I recently had the pleasure of opening two 529 plans. One for a client’s grandchild and another for a client’s great grandchild. These clients are using the 529 plans to gift to their heirs in a tax efficient manner. When distributions from the 529 plans are used for qualified education expenses, the gains are federally tax free. And given, the earnings won’t be used for another 18-22 years, that could be a great deal of earnings.

Additionally, while the funds are in the 529 plans, they are totally controlled by the owners, my clients. My clients can change the beneficiaries if they need or want to. Or they can bring the funds back into their estate (with a penalty) if need be. As long as the contributions are below the annual gift exclusion, there are no estate tax or gift tax issues. In fact, you can front load five years of annual exclusions into your 529 plan.  That’s a $70k jump start!

Yet, while the funds are totally controlled by my clients (the owners), the assets are considered outside of their estate for estate tax purposes. While this may not mean much to most tax payers given the recent estate law changes, it means something to my clients. They have total control over sizable assets that are not part of their estate. This is very rare and valuable—to those that are concerned about such things.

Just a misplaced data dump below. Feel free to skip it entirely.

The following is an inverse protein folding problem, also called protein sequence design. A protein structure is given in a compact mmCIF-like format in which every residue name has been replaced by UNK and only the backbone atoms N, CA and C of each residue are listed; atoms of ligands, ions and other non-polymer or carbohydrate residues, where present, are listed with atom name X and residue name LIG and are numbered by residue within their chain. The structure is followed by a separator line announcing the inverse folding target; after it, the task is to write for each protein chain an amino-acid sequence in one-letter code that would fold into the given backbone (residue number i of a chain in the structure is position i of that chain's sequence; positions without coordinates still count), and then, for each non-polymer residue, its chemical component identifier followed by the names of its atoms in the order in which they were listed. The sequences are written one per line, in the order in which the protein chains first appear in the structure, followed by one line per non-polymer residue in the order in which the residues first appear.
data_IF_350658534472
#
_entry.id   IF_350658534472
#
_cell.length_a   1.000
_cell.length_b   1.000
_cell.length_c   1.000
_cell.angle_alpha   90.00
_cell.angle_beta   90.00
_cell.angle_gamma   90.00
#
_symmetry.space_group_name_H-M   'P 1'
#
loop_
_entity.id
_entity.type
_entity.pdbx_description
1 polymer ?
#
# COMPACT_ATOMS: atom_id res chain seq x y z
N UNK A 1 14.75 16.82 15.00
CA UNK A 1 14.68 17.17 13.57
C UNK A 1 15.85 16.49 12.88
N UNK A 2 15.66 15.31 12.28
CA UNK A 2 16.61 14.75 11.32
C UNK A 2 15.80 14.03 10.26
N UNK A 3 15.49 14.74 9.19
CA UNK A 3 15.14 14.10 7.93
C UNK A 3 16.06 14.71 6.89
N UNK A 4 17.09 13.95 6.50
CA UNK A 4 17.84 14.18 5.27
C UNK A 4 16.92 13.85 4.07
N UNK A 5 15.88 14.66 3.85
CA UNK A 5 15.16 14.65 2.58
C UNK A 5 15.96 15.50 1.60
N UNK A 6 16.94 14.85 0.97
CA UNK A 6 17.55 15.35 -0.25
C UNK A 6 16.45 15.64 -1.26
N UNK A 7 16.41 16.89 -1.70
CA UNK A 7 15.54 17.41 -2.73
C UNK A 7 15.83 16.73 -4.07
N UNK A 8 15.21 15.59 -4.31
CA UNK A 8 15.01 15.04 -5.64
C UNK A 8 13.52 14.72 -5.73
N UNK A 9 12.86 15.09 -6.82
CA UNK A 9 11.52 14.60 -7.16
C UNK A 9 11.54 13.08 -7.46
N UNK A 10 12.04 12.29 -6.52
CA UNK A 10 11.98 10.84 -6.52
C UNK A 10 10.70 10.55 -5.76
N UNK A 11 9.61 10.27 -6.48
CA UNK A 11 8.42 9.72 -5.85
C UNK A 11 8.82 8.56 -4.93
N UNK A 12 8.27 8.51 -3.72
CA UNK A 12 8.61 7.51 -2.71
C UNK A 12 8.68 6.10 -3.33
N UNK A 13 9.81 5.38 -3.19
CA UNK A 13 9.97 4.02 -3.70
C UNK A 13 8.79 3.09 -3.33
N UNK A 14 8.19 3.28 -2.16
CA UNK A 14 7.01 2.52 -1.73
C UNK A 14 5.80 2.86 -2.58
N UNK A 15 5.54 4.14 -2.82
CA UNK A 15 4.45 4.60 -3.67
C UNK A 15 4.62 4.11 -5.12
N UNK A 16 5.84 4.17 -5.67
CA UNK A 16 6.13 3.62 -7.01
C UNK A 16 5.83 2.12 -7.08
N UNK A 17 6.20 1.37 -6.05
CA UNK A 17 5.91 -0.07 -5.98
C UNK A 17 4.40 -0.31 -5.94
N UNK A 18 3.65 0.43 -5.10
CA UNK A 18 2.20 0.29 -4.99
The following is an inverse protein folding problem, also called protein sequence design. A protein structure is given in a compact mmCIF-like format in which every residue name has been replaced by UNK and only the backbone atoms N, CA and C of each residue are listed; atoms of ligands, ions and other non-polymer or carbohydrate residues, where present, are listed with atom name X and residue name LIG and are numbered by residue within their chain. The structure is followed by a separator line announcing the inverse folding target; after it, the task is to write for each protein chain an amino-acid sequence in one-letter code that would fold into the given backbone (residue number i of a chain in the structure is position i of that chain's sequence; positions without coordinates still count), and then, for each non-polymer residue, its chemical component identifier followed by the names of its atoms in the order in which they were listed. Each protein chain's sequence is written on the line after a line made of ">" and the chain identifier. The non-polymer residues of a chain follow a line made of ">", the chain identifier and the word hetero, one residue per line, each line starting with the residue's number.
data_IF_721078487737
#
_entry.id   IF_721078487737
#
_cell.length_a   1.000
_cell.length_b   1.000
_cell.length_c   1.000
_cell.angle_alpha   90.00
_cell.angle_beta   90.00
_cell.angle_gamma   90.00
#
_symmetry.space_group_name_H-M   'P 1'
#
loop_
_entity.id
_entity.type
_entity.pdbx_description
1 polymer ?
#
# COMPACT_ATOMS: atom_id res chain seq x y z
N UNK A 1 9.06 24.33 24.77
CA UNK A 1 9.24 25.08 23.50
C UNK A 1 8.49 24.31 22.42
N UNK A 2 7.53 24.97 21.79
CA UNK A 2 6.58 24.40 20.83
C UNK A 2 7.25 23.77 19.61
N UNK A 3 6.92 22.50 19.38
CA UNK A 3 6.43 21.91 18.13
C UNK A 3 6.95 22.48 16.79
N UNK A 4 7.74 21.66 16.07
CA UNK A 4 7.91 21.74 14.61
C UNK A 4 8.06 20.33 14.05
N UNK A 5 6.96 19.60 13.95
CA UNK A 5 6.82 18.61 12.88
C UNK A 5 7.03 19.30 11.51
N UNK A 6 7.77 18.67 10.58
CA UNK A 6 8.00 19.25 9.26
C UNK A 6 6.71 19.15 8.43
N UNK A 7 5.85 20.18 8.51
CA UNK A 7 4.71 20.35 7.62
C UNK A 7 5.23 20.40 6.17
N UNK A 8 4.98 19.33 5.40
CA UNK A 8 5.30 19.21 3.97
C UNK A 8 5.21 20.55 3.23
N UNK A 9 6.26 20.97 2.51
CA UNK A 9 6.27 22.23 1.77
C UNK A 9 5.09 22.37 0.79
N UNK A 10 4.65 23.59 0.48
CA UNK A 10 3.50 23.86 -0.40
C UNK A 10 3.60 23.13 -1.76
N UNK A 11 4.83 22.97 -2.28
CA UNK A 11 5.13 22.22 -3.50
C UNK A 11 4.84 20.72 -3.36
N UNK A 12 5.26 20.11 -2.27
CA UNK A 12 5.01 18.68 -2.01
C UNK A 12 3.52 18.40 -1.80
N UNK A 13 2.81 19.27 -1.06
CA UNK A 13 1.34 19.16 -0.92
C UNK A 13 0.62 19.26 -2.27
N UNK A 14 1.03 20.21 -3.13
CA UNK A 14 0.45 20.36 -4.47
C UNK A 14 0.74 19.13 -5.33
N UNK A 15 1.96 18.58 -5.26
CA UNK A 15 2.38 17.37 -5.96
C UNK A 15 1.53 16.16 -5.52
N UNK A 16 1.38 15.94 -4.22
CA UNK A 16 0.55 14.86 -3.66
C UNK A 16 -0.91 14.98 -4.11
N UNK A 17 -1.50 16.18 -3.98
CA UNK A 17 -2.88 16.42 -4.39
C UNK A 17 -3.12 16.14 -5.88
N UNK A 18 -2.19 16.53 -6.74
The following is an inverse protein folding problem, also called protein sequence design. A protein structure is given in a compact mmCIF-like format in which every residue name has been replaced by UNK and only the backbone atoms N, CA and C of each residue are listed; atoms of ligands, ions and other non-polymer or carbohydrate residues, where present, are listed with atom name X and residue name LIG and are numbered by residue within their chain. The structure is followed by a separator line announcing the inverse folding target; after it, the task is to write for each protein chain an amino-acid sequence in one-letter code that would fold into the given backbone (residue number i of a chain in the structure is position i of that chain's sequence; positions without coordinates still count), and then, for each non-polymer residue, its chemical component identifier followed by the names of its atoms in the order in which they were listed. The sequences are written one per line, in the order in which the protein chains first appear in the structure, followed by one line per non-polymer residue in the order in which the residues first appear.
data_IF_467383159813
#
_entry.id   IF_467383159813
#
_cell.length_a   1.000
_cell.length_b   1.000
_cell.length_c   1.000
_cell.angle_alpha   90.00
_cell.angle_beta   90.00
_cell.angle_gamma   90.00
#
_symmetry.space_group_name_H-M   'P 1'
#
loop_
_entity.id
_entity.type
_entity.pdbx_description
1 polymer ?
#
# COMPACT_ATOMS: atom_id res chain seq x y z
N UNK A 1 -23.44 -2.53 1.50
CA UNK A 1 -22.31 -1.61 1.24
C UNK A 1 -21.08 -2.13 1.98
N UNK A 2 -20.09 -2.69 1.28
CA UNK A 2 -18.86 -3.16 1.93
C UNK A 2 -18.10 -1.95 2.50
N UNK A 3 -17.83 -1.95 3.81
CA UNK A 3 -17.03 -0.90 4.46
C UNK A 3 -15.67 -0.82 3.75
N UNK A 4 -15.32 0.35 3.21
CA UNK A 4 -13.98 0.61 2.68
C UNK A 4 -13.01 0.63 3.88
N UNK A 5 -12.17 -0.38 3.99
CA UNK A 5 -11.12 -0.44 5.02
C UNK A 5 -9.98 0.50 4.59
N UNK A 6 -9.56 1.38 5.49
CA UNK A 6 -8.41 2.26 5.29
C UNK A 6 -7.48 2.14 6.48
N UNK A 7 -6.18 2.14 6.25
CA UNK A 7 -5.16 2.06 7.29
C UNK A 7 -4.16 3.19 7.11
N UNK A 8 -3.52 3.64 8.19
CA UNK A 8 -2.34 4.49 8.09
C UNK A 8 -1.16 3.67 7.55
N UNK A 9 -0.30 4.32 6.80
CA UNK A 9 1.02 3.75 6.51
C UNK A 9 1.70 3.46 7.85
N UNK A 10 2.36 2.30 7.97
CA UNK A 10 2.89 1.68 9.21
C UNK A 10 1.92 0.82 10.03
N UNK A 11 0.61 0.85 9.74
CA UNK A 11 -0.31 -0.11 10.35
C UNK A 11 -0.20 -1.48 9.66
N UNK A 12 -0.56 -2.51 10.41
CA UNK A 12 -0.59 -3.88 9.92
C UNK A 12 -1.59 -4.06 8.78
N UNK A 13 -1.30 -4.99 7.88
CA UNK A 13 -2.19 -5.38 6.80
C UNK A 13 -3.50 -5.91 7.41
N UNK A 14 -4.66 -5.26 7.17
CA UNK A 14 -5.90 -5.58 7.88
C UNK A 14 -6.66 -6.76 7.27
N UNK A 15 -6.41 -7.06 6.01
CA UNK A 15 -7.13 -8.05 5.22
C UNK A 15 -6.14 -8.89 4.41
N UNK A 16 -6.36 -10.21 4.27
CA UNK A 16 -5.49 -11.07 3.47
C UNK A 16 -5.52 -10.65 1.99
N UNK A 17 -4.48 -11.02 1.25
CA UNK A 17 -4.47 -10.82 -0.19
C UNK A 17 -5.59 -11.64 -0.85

Most of the 529 plan assets I manage are managed on behalf of parents. The parents are regularly setting money aside for their children’s future college needs. Because parents do this for their children, they are allowing investment gains help offset some of the future education expenses. Not only are they saving for the future, they are also investing for the future. And, because they are investing in a 529 plan, those gains will be tax free.

There are some alternatives to investing for college; Coverdell accounts, Roth IRAs, Custodial accounts, etc… However, the 529 plans for several reasons are considered by many a better way to invest for your student’s future qualified education expenses. Review the differences here between the two main tax-free options.

All states have 529 plans. My state (the Commonwealth of Virginia) has several options that could be discussed in future posts; 529 American Funds, Virginia Managed 529 plans, Prepaid college, and an FDIC savings plan. Which is best for you? I don’t know. You need to do your research or hire a professional. The various plans are complicated. They each have their own rules. Investments are risky. The performance and fees vary considerably. There are tax, estate, and financial aid implications you should be aware of.

Start your research now at the SavingforCollege website. And then open an account for your student—child, grandchild, or great grandchild. What a legacy you’ll leave!!

Do good, Dan